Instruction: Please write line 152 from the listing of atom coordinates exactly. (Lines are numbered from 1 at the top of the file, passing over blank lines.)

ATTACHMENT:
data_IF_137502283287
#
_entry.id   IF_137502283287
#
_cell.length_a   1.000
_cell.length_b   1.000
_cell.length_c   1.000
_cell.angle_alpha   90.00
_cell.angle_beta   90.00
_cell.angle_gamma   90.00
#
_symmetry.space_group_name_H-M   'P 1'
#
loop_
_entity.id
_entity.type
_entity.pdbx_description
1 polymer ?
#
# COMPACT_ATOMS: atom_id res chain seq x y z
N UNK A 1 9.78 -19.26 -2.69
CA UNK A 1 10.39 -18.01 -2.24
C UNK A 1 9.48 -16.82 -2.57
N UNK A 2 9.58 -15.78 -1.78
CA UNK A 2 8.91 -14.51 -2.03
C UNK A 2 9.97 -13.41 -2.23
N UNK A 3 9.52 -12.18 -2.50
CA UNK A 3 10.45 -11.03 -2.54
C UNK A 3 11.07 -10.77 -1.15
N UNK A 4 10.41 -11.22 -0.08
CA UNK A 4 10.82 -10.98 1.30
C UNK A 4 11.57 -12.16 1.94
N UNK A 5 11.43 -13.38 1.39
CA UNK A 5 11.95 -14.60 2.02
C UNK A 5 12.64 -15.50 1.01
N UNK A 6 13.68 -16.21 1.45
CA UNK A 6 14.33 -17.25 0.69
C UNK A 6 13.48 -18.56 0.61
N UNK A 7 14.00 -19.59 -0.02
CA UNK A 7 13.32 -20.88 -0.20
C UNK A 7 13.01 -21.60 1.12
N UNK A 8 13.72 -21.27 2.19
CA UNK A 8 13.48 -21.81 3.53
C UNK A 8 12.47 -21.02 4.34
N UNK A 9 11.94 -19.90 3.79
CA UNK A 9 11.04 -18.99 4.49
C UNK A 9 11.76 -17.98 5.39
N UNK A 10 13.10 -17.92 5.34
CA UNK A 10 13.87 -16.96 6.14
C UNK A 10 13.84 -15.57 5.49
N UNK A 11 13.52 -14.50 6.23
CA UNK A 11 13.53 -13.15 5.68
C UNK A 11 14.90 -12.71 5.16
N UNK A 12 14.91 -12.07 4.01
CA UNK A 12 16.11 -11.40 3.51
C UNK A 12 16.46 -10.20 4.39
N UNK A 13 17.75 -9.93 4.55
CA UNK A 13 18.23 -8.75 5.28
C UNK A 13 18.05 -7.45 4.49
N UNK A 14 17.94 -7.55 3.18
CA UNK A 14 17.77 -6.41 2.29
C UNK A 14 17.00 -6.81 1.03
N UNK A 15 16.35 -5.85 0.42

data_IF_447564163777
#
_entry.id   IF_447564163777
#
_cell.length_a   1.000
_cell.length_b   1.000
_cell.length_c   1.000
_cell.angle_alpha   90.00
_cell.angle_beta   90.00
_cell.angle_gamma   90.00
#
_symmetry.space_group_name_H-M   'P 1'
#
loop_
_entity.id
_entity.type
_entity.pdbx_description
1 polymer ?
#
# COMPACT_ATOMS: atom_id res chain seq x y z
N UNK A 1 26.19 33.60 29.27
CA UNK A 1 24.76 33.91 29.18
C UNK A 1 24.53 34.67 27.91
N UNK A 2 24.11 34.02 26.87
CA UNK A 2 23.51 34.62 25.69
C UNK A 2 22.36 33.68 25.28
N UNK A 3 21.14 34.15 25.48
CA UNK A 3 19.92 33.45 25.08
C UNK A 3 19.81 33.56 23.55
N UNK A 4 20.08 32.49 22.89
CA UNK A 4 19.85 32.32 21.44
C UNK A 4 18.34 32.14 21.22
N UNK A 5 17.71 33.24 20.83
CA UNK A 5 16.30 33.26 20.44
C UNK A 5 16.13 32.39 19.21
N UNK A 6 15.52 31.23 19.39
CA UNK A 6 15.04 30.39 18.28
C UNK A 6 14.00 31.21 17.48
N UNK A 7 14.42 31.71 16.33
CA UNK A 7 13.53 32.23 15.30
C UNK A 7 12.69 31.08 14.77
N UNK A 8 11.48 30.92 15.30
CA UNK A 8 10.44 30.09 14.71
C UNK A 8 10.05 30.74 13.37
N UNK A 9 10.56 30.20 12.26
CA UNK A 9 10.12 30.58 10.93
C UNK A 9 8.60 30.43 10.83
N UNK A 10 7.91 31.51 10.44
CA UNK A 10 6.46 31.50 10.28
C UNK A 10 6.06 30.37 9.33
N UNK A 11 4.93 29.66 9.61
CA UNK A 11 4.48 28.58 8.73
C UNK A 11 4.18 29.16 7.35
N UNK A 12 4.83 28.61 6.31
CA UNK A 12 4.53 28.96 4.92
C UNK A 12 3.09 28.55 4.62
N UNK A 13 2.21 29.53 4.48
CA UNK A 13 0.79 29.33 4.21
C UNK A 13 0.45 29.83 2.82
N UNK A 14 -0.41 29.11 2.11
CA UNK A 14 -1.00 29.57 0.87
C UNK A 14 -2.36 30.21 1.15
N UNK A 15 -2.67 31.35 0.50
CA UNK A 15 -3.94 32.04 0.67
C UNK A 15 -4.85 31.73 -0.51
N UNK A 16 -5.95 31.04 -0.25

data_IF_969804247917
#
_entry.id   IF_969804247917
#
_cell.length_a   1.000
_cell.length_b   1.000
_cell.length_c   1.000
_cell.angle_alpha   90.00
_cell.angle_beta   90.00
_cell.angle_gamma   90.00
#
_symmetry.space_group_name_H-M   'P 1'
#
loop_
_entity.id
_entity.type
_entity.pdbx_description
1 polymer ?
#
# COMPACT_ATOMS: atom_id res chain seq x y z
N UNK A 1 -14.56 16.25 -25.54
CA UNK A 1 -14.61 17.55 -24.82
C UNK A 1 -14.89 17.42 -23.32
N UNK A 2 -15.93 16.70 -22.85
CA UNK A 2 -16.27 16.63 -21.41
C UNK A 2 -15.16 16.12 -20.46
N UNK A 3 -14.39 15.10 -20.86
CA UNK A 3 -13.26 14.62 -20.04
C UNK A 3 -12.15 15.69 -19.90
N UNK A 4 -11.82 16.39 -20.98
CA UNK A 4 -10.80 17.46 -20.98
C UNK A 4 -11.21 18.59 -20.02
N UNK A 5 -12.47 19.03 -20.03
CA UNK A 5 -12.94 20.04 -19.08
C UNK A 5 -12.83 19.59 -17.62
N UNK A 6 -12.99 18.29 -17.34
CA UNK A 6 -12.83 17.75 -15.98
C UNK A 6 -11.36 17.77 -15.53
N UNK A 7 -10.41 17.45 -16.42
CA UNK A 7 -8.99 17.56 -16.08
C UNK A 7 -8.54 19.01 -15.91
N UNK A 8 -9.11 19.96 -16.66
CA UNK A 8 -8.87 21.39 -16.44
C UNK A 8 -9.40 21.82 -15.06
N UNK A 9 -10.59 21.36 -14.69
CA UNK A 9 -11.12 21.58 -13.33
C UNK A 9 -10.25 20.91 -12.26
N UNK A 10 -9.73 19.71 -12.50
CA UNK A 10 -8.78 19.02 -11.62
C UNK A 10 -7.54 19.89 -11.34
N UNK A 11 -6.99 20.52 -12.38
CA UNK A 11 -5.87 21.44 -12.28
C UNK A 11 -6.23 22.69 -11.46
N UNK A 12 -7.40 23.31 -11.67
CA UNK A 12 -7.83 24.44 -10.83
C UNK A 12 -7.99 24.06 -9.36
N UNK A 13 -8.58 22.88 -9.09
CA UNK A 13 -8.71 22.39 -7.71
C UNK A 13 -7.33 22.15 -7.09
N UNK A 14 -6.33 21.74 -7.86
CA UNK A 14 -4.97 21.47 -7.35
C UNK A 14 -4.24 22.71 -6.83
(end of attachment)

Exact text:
C UNK A 1 -14.89 17.42 -23.32